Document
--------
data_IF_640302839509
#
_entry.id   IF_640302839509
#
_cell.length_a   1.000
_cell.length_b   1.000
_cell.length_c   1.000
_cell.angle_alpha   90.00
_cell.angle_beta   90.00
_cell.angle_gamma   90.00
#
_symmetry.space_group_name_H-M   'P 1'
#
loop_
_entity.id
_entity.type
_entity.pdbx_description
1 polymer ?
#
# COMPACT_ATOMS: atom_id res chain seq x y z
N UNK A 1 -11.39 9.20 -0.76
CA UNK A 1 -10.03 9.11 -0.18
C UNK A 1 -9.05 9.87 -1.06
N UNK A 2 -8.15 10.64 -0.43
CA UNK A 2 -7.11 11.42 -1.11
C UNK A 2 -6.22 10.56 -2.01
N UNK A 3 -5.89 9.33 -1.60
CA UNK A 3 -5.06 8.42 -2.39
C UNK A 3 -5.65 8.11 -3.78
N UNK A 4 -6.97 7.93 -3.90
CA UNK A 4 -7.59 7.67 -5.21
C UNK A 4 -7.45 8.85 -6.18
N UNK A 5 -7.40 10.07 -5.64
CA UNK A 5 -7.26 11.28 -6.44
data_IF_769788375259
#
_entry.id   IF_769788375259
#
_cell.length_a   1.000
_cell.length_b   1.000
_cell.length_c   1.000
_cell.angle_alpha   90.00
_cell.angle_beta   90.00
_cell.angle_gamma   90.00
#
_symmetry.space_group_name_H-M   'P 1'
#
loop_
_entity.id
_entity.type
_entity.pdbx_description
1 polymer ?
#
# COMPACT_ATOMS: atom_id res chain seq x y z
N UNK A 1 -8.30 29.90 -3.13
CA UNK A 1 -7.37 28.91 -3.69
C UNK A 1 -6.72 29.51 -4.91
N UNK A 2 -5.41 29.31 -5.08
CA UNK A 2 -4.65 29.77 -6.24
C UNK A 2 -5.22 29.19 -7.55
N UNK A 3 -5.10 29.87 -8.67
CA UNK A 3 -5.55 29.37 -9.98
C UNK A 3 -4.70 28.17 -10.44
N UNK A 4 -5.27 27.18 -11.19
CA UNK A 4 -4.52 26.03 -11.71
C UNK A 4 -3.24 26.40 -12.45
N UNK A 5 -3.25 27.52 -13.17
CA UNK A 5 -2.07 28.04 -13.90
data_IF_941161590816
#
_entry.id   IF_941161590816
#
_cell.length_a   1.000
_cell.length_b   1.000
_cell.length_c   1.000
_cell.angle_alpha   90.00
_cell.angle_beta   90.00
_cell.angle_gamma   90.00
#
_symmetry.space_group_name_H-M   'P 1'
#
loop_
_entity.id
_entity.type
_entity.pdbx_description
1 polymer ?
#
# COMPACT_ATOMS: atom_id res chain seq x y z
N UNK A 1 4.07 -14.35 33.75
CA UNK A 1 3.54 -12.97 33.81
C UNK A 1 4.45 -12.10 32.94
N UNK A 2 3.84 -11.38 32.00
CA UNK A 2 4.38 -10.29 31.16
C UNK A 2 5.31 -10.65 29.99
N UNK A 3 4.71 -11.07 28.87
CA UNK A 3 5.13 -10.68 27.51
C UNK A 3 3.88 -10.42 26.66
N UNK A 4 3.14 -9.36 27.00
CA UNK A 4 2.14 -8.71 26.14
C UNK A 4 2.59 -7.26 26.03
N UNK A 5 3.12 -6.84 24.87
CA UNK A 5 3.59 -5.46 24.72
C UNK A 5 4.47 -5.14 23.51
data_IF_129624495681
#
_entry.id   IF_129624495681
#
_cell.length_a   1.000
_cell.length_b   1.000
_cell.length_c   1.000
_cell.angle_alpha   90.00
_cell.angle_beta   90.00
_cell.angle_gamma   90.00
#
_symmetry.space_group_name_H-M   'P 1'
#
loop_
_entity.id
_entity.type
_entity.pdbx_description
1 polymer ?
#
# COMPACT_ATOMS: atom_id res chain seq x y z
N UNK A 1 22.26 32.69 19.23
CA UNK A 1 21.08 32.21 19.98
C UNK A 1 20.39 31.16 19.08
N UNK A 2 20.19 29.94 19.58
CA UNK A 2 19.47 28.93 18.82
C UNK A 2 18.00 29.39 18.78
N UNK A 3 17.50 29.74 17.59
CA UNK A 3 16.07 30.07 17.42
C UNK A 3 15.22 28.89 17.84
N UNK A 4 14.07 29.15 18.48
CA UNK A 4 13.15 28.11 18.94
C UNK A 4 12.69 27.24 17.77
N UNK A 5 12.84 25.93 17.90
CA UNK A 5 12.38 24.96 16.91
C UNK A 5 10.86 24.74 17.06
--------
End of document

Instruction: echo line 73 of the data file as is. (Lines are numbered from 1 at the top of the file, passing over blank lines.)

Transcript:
_cell.length_a   1.000